On April 27, 1996, Skip Norfolk blew it. Almost 20 years later, he repeats himself ad nauseam in recounting one of the more sour memories in his career as a race mechanic for Jeremy McGrath.
"I didn't do my job..."
“I let the guy down…”
“I wasn't able to…”
“I failed him.”
McGrath only recently learned of this burden Norfolk has carried around for two decades. He had no idea his mechanic blamed himself for the 1996 St. Louis supercross loss, the only blemish in a season where McGrath won 14 out of 15 races, including a fourth consecutive championship. McGrath bristles at being asked to discuss the race. Although he’s most famous for his record seven championships and 72 main-event wins, when the 1996 season comes up, nobody asks him about how he dominated, or how he won Daytona for the first time, or led every lap in the wind and rain at Charlotte Motor Speedway. It’s always about the night that he took (sigh) second place. The philosophical argument about 1996 is this: What was more unusual, the fact that Jeremy McGrath had won the first 13 races or that there could be a night where he simply wasn’t the best rider?
“I made a career doing the things that people thought I couldn’t,” McGrath said. “I was fortunate to be good enough to where that type of race—where I got second—was a miserable race. That’s a weird thing to say.”
McGrath dominated the ’96 season, but, as with any sports streak, he caught some breaks. In Seattle, he rebounded from a poor start and was passed by Damon Huffman three times for the lead. Attempting a fourth pass, Huffman stalled his bike and couldn’t catch McGrath again. In Indianapolis, Jeff Emig led comfortably at the halfway point, but, in an unforced error, washed out in a corner. What-if talk won’t change history, but it can be fun for discussion. What’s certain is McGrath was not the best supercross racer that one specific night in St. Louis.
“So many things lined up wrong to go racing that day,”
Norfolk says today. None of the parties involved can offer a detail that specifically caused the outcome of this race, but in a season where nothing could go wrong for McGrath’s team, suddenly there was a series of minute details that collectively didn’t seem right.
Norfolk believes two types of spectators showed up that cool night at the end of April to what was then known as the Trans World Dome: those who wanted to see Superman triumph once more and those who wanted proof that Superman really was Clark Kent. St. Louis was the closest event Emig had to a hometown race in his professional career; raised 250 miles away in Kansas City, he bought a dozen tickets for family and friends, and the 36,717 spectators in attendance were clearly split in allegiance between the champ and the challenger. The 1996 race was the first-ever supercross in St. Louis, and the crowd was impressive considering that two other major sporting events were scheduled on the same day. Six-tenths of a mile to the south, an early-afternoon baseball game at Busch Memorial Stadium was played between the Atlanta Braves and the St. Louis Cardinals. At the same time as the gate drop for supercross Heat No. 1, the NHL’s St. Louis Blues and the Toronto Maple Leafs squared off 1 mile to the west in conference quarterfinal game six. With 20,777 fans, the Kiel Center was at 108 percent capacity.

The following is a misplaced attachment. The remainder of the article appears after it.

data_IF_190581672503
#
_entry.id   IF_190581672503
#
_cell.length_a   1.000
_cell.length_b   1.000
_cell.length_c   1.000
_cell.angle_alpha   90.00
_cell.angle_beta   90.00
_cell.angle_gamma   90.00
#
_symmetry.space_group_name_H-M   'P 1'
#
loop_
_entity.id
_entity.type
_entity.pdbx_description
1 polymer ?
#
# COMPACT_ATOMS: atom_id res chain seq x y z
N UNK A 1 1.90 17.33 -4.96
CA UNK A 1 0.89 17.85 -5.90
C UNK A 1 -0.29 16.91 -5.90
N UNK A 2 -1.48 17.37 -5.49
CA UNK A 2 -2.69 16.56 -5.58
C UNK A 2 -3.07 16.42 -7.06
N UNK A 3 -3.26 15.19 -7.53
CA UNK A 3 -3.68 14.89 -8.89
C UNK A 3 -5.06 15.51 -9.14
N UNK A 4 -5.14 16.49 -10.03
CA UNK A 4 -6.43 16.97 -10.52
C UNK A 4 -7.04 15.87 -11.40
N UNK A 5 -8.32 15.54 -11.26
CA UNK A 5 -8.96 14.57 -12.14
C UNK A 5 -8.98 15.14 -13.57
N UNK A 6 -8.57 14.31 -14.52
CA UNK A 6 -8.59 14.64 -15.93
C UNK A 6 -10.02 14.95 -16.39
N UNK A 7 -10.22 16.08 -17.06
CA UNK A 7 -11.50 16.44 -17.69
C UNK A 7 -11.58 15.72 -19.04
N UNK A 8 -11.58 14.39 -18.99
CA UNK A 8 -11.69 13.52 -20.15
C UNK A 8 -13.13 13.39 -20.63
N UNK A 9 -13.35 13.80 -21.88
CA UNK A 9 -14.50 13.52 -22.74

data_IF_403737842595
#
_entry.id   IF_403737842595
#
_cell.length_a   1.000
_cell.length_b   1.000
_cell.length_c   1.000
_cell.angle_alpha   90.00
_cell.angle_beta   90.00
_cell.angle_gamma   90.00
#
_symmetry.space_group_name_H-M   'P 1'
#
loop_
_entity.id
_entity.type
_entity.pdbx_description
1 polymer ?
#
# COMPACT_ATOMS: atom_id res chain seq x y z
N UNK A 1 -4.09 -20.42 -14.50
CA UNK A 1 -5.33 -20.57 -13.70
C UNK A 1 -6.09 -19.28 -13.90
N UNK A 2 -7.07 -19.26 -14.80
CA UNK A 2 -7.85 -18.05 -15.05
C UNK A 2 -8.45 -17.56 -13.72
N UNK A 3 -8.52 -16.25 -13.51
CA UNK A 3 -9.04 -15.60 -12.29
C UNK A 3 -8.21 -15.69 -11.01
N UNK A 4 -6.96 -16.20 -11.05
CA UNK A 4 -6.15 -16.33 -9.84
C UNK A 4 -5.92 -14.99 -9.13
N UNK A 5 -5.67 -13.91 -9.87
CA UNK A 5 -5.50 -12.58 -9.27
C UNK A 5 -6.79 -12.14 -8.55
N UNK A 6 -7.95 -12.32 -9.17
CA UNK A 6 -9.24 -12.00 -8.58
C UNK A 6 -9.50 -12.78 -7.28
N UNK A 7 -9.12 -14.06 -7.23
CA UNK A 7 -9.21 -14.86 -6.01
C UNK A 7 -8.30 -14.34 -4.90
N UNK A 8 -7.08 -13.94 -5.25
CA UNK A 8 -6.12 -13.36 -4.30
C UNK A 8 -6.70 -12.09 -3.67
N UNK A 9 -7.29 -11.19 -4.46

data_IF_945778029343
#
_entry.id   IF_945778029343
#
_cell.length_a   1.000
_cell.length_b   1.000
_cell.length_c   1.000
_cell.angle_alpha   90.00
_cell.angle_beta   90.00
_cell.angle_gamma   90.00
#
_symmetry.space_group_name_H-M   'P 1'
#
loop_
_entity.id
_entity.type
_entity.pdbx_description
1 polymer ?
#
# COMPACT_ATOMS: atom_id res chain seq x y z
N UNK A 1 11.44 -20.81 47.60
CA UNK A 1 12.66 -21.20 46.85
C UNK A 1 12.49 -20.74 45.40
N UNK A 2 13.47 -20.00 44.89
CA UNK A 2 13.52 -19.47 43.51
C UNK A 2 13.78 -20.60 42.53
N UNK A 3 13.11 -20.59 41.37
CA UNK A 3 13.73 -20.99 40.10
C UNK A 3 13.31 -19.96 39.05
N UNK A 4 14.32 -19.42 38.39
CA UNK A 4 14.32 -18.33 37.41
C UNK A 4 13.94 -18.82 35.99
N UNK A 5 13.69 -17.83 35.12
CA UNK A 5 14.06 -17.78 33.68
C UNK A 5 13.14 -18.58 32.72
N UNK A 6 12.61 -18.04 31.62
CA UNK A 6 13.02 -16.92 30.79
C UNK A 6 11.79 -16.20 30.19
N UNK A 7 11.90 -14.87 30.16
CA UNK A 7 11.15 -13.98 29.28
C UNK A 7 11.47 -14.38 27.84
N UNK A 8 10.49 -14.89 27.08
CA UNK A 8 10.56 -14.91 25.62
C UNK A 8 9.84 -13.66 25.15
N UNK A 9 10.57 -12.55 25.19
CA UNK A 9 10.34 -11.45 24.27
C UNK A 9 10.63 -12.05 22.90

Back in the Trans World Dome, as the first heat race of the night was lining up, 1983 AMA Supercross Champion David Bailey was banging on the walls of the press-box elevator while Art Eckman sat waiting for him in the television booth overlooking the stadium floor. Bailey, ESPN’s supercross analyst at the time, was stuck and alone, and the emergency phone was either out of order or yet to be installed; Bailey can’t recall. What he does remember is that he was involuntarily quarantined for 71 minutes and may have missed the start of the race had it not been for Eckman, who figured it out. After being evacuated from the broken lift by the fire department, Bailey was brought into the TV booth, where Eckman sat with a friend, a gentleman in his mid-50s wearing a blue button-down and gray slacks and who also happened to be wearing a studio headset.
“David, this is Bobby Cox,” Eckman said.
“Cool,” Bailey said as he tried to get into place, straighten his tie, and don his headset. Then he thought to himself, “Who in the hell is Bobby Cox?”
After the ESPN “Speedworld” opening sequence, the supercross telecast opened with Eckman introducing Bailey and special guest Cox, a casual supercross fan and the general manager of the 1995 World Series–winning Atlanta Braves. On air, Cox talked about how the 1982 Braves had also started their season with 13 consecutive victories, a record that has been matched since, but not broken.
“This streak here,” Cox said of McGrath’s own run of a baker’s dozen, “it almost seems impossible to me.” Cox, now a member of the Baseball Hall of Fame, had accurate analysis, because three hours later his foreshadowing proved to be correct.